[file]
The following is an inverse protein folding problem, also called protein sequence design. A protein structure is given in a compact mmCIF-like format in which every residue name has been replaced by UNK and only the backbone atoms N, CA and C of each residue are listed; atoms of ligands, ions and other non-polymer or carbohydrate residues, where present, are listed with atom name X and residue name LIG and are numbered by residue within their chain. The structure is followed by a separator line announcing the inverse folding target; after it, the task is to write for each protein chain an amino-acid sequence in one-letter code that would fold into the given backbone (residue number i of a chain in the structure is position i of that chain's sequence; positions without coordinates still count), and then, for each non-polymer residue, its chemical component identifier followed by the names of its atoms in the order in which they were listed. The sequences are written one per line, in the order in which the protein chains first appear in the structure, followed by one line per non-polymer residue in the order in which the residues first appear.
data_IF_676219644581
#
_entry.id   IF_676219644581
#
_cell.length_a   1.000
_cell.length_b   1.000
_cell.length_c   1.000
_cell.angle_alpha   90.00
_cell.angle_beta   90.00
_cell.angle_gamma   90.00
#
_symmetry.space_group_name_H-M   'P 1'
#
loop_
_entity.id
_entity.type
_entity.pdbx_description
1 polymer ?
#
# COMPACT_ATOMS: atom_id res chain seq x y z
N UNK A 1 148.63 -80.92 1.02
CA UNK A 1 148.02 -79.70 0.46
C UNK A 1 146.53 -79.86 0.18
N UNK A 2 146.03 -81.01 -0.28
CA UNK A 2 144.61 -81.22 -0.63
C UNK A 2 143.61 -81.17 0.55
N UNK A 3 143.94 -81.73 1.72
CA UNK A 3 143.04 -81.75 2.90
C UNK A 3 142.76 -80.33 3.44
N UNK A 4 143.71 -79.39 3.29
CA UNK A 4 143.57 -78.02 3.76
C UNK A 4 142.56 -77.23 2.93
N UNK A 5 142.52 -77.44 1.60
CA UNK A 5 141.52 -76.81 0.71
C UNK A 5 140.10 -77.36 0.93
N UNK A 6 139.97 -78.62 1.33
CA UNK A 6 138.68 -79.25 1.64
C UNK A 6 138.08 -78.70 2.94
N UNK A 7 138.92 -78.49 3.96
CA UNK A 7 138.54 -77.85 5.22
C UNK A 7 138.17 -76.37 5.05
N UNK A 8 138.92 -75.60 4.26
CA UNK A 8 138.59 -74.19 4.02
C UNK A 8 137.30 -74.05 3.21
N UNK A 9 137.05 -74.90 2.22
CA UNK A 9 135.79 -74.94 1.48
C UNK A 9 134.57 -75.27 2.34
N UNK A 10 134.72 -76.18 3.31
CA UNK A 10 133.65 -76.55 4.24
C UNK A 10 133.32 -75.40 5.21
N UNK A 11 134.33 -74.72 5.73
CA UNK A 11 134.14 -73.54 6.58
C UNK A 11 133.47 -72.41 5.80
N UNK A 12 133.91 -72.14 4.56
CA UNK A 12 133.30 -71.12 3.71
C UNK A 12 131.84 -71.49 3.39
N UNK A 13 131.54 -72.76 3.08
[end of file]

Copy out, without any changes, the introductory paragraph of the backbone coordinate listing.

The following is an inverse protein folding problem, also called protein sequence design. A protein structure is given in a compact mmCIF-like format in which every residue name has been replaced by UNK and only the backbone atoms N, CA and C of each residue are listed; atoms of ligands, ions and other non-polymer or carbohydrate residues, where present, are listed with atom name X and residue name LIG and are numbered by residue within their chain. The structure is followed by a separator line announcing the inverse folding target; after it, the task is to write for each protein chain an amino-acid sequence in one-letter code that would fold into the given backbone (residue number i of a chain in the structure is position i of that chain's sequence; positions without coordinates still count), and then, for each non-polymer residue, its chemical component identifier followed by the names of its atoms in the order in which they were listed. The sequences are written one per line, in the order in which the protein chains first appear in the structure, followed by one line per non-polymer residue in the order in which the residues first appear.